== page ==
A true martial arts legend makes a crappy movie ~ That Movie Blogger Fella

Sunday, February 28, 2010

A true martial arts legend makes a crappy movie

True Legend
My rating:

Yuen Woo-ping is the man. He's one of the finest martial arts choreographers still working, if not the best, and he's been recognized in both East and West. He can elevate a fight scene into the level of art; a scene that tells a complete story in and of itself, that reveals character, that has its own mood and tone, and is still wildly thrilling. His filmography as action choreographer is as long as my arm, but this humble film critic is especially enamoured of his work in Fist of Legend, Crouching Tiger, Hidden Dragon, and the Matrix trilogy. Those movies have some of the best fight scenes ever filmed.

But when it comes to directing a whole movie, Yuen Sifu should really let someone else sit in the chair.

Su Can (Zhao Wen Zhuo) is a respected general in the Qing Imperial army, but gives it all up for a quiet life with his wife Ying (Zhou Xun) and son. However, his adopted brother Yuan (Andy On), who has since become a governor, bears a grudge against Su's father (Leung Ka Yan). When Yuan kills his father, Su and Ying barely escape with their lives, leaving their son Little Feng (Li Ze) behind. Sister Yu (Michelle Yeoh), a hermit who lives on Beidou Mountain, helps them and gives Ying a job making wine from the herbs she gathers. Meanwhile, Su meets an Old Sage (Gordon Liu) and a God of Wushu (Jay Chou), with whom he duels daily - although they may only be figments of his imagination - to regain his martial skills and rescue his son from the evil Yuan. Oh, and once all that's done with, he fights a bunch of gweilos.

This is gonna be a tough one to review, since we've already had one hopelessly cheesy period kungfu film for CNY. But 14 Blades wasn't as dreary and self-important as this, and it was marginally more competent at telling its story too. For most of its running time, True Legend is yet another iteration of How the Grievously Wronged Kungfu Master Got His Groove Back - nothing we haven't seen before, but competently done with one or two new touches. But then it tacks on a third act that has nothing to do with anything that came before, in which suddenly our hero is battling evil foreigners (Russians this time - at least it's not Japanese) to uphold the pride of Chinese martial arts. Aiyoo, Yuen Sifu, what laa??

Hong Kong just loooooves their pseudohistorical kungfu folk heroes, don't they? We've had Wong Fei Hung, Fong Sai Yuk, Huo Yuanjia, Ip Man, and now Su Can, better known as So Hak Yi or Beggar So. What differentiates this guy from the others is that, well, he's a beggar - no nice kungfu school and legions of reverent students for him, just dirty rags and a serious drinking problem. So one of the new touches is the implication that, what with his hallucinatory sparring sessions with a Wushu God, he may be a few sheep short of a paddock. But this isn't really developed to any effective degree, and a great deal of the blame falls on Zhao Wen Zhuo's shoulders. Why is Zhao, with his undeniable martial skills, not as big a star as Jet Li or Donnie Yen? Because he's a lousy actor.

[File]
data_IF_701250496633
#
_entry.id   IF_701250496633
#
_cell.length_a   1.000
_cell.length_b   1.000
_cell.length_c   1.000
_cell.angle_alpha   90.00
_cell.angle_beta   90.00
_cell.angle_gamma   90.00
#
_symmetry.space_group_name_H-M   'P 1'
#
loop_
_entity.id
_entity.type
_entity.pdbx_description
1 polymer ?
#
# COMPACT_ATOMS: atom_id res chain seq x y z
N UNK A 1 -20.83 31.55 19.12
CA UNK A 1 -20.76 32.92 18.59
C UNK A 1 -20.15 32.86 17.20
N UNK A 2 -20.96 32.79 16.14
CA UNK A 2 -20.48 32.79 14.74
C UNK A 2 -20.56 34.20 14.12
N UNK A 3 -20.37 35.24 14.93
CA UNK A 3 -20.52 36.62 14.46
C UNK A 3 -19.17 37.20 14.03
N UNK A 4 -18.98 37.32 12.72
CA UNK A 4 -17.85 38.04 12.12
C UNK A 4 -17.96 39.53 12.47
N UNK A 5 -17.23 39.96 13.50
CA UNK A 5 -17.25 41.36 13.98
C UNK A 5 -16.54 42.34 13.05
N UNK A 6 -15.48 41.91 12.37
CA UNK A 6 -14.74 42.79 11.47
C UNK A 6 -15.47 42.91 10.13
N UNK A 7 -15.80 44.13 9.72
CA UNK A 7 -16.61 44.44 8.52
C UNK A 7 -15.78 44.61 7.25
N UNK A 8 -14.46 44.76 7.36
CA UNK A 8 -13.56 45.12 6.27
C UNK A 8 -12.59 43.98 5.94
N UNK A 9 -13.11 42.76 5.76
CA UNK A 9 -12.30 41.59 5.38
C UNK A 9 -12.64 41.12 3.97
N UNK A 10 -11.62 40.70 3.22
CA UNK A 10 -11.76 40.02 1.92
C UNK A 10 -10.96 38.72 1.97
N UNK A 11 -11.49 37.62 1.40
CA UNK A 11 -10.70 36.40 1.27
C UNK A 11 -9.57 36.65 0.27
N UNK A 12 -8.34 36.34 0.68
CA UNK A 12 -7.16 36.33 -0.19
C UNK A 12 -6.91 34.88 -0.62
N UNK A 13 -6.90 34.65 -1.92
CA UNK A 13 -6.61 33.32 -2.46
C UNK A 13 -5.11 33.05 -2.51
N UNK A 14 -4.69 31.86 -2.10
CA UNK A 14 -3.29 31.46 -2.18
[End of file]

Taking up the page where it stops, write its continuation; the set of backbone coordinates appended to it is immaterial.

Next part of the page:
But another new touch is that the hero's wife, whom you'd normally expect to die in the first act and thus fuel a revenge plot, survives and accompanies him during his exile. This gives Zhou Xun more screentime, which is the smartest thing the movie does. She's really good here, in a role that's far better suited to her talents than Zhao Wei's in 14 Blades. Michelle Yeoh is nothing more than a cameo, but Andy On is an effectively menacing villain, and has some decent fights with Zhao. And then there's Jay Chou. Whose idea was it to cast Jay Freaking Chou as a God of Freaking Wushu? It's not that he doesn't fare well in his fight scenes, it's that he looks ridiculous in the role; and that Shaw-Brothers-meets-Stan-Lee costume doesn't exactly help. Hell, you've already got Gordon Liu in the very same scenes, why do we still need some prettyboy popstar?

Then again, all this is in the movie's good parts. After Su settles things with Yuan, it turns into a whole different movie - a much worse one at that. Zhou Xun is replaced by child actor Li Ze, whose perpetual bawling of "Daaaaaad!" is icepick-to-the-ears annoying. The Wushu God reappears and teaches Su drunken boxing, which here bears a suspicious resemblance to some jammin' b-boy moves. (Oh, is that why Jay Chou is in this thing??) We get a half-hearted retread of the tired old Chinese-hero-upholds-Chinese-pride-against-dastardly-foreigners theme. And then David Carradine shows up! Sadly, this may be one of his last screen appearances, and it's an unworthy send-off for the late actor - he's about as bad as Caucasian actors usually are in Hong Kong kungfu movies.

At least the fighting is decent, which is the least you can expect from a Yuen Woo-ping movie. Although they'd be better if they were better edited; seriously, action editing is a lost art even in Hong Kong, the place that once showed Hollywood how it's done. But what's saddest is the vague sense that Yuen is ripping off other movies that he did fight choreography for - Liu reprises his Pai Mei role from Kill Bill, and the ending recalls Jet Li's climactic fight in Fearless. Yuen Sifu is still a legend in the world of action cinema, and he surely has a few more great movies in him yet. But only if they're directed by, like, real directors.

NEXT REVIEW: The Book of Eli
Expectations: not very high


Anonymous said...

Good review. I just saw that movie and you summed it up very well. Zhao Wen Zhuo looked more like he was acting than fighting in the earlier scenes and the second part of the movie was so random compared to the first. And as much as I like Jay Chou, he did look really weird.